Estate Planning Should Be Legacy Planning
By Christine Brunsden | August 12, 2020
For decades people have talked about ‘estate planning’ – the act of devising a plan to distribute your stuff upon passing. Increasingly, it is an outdated notion – one that is being replaced by a more powerful idea. It is called ‘legacy planning.’
Legacy planning encompasses estate planning – the distribution of assets – as well as the morals, ideals, beliefs, philosophies, and core values they would like to impress upon their heirs. It also sets the stage to craft a family narrative that speaks to much more than just the distribution of assets on death. We call it creating a ‘legacy mission statement.’
For many, legacy planning places an emphasis on philanthropy, which is driven by contemplating one’s social capital. Social capital is defined as the relationships between individuals and organizations that facilitate action and value. Luckily, Canada’s tax system is very generous in support of philanthropy; yet, most people are unaware of the rules and laws designed to encourage us to give, especially on death.
What is in a legacy plan?
Think of your legacy plan as the roadmap you carefully design to achieve your objectives and to provide important information to those who will act on your behalf when you are no longer capable or have passed away.
Here are some of the essential elements to be considered when planning your legacy:
· Self-reflection and determination of your core values and beliefs as they relate to personal, family and community relationships important to you
· Wills, trusts, and powers of attorney
· Beneficiary and guardianship designations
· Charitable foundations or donor-advised funds and your recognition preferences
· Personal information
· Beneficiary information
· Inventory of assets and liabilities
· List of digital assets, computer information, social media platforms and passwords
· Memberships, subscriptions and loyalty programs
· Instructions for locating pertinent documents and or assets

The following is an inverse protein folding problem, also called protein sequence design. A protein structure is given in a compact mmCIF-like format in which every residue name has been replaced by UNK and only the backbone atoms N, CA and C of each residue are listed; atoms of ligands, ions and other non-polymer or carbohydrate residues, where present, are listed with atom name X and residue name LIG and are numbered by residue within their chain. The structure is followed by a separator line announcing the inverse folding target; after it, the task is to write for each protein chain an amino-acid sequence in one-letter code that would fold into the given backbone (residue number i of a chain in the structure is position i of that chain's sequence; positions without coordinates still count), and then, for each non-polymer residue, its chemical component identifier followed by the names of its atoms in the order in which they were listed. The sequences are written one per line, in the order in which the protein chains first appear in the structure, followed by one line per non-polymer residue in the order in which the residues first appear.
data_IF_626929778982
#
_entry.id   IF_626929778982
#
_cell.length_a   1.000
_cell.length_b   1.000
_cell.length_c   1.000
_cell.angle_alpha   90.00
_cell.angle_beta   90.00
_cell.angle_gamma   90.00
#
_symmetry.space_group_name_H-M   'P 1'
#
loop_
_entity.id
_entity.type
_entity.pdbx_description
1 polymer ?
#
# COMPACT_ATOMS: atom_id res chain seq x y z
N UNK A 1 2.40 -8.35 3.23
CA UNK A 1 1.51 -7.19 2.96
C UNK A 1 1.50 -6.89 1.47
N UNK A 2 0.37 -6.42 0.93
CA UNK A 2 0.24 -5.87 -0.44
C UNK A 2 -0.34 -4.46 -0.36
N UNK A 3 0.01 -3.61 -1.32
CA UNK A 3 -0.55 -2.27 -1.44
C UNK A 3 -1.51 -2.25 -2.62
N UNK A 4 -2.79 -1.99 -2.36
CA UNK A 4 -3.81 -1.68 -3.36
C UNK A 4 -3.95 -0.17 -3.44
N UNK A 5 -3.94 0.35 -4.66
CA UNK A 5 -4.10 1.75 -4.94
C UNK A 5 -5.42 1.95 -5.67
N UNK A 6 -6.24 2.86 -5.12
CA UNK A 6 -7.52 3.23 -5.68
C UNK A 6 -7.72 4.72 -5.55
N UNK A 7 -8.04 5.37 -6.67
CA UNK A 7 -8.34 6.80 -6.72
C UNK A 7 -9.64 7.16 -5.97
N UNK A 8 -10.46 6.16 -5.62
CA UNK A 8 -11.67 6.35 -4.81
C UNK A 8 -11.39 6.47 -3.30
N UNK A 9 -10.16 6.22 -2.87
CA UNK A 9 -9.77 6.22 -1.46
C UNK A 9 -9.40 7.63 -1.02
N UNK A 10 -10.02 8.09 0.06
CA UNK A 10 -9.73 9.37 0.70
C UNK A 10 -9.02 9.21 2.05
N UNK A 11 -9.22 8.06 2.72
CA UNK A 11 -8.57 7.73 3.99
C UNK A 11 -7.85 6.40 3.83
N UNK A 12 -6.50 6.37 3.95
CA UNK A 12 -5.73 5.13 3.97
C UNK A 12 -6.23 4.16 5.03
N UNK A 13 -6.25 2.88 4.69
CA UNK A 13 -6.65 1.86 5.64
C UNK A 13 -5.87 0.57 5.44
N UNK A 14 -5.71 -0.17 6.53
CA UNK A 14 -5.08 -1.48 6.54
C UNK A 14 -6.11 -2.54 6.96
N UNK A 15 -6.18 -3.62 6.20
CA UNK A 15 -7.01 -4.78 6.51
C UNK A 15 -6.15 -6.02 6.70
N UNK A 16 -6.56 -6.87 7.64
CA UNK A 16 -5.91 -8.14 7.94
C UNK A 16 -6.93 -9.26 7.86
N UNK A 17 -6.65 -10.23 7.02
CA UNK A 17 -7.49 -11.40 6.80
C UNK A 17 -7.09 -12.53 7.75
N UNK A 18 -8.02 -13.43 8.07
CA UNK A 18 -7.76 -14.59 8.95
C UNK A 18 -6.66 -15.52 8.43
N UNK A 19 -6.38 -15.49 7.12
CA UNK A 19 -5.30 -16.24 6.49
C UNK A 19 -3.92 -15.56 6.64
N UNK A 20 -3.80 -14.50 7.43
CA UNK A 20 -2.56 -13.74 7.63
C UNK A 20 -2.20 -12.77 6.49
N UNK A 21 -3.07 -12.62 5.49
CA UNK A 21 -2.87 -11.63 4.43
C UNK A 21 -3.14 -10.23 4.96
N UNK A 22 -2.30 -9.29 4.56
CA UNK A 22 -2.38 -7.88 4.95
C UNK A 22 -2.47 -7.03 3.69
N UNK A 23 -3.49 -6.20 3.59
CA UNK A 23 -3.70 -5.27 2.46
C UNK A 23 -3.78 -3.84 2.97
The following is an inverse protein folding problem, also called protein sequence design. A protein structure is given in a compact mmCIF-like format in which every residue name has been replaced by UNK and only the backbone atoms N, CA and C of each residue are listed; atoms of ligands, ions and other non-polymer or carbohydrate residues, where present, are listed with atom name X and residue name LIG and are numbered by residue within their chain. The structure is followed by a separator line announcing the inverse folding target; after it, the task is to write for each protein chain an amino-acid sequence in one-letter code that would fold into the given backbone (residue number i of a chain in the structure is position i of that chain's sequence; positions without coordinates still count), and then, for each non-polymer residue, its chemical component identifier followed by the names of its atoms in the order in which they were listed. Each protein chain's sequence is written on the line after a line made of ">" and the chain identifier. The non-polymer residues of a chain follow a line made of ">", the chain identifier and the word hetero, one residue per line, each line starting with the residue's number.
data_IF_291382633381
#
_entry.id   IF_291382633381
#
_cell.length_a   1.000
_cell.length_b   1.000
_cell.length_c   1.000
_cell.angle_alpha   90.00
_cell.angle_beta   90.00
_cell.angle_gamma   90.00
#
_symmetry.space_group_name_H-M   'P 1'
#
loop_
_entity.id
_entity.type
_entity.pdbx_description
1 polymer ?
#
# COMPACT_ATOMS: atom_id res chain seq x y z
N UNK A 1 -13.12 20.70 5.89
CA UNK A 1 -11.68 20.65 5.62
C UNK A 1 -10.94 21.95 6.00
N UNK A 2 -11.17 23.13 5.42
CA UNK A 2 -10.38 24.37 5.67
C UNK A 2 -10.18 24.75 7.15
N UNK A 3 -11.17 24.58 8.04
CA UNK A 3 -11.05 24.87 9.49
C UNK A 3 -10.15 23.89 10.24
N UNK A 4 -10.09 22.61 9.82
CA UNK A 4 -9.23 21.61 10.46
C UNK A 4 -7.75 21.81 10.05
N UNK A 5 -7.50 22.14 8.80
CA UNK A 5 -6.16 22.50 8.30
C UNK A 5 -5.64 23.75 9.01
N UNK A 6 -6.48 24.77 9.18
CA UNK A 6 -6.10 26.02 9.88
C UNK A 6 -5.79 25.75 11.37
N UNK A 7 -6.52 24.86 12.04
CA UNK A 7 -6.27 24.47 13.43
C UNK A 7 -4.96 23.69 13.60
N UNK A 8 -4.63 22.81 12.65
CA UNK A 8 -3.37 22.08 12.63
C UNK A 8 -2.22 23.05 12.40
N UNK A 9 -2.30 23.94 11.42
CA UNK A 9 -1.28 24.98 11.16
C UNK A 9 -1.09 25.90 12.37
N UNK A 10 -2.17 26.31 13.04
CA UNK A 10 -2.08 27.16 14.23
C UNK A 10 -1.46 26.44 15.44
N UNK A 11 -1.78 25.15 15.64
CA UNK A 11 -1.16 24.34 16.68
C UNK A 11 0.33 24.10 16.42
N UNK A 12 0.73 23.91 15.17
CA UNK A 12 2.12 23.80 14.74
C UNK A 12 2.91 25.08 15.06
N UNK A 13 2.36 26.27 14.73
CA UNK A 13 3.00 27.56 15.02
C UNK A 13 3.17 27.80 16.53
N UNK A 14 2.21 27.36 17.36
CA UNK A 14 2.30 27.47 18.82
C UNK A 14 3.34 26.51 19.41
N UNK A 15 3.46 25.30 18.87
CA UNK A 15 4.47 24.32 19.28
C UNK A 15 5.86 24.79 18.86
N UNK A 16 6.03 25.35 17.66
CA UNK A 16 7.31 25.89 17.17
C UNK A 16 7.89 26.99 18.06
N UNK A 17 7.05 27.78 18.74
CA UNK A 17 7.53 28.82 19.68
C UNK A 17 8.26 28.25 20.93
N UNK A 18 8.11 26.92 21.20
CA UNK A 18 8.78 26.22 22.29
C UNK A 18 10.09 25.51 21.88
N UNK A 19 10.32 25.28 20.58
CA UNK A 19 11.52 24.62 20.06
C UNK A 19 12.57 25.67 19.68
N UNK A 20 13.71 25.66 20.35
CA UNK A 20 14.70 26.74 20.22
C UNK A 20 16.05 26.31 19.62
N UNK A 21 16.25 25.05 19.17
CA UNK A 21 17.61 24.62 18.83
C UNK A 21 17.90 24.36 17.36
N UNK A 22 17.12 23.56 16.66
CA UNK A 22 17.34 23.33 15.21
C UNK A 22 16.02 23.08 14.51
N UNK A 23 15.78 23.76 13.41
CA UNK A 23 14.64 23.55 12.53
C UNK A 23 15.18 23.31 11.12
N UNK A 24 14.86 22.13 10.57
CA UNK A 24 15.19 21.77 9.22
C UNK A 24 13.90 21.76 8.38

· Letters of Wishes, memorandums, care plans, living arrangement preferences, pet provisions, funeral/burial wishes
Some additional elements you may wish to include in your legacy plan are:
· Medical history information
· Legacy stories
· Letters or video messages for loved ones (how would you like to be remembered?)
Why do I need a legacy plan?
Without a valid power of attorney, someone will need to apply to a court for permission to act as your legal representative or guardian.
Without a valid Will, you are deemed to have passed ‘intestate’ and provincial legislation will set out how your estate will be distributed, which may not align with your wishes. You will not have the ability to appoint the executors, trustees, or guardians for your children under the age of 18. You will also not have the ability to engage in effective tax planning or provide gifts to the individuals or charities of your choice. By failing to plan, you leave your affairs in limbo, until a person or governmental body can be appointed, which results in further delay and potential increased cost to your estate.
If you are comfortable doing so, communicate your plan ahead of time to the individuals who will act on your behalf. It is also advisable to communicate your plan to your heirs when they are of an appropriate age. This will allow those who are impacted by your plan to ask questions and seek clarification from you while you are still able to provide it.
Keep your plan in a secure location (not a safety deposit box) and provide its location to those who will require access to it.
When is the best time to start planning?
Planning should be considered a lifelong activity – one that begins when you are legally able to sign documents and ends upon death.
Can you imagine if each of us decided today it was important to make a plan for the loved ones we leave behind? Imagine what could be achieved if we led by example and engrained in future generations how important it is to plan, organize, and communicate all aspects of a legacy plan. It would be empowering for our loved ones and the causes we love.
Who can assist me in developing my plan?
You can engage a legacy planning professional, wealth advisor, accountant or lawyer to assist you in planning your legacy. The TEP designation (Trust and Estate Practitioner) demonstrates the professional has an advanced understanding of trust and estates, and they take a proactive approach, working at the forefront of the latest developments in the industry.
Remember that the best planning allows for collaboration amongst all of your trusted experts. It is important to ensure your plan is reviewed regularly and updated over your lifetime, based on changes to your individual circumstances and legislation.
If you have questions about legacy planning, I’d be happy to help. You can reach me at email@example.com.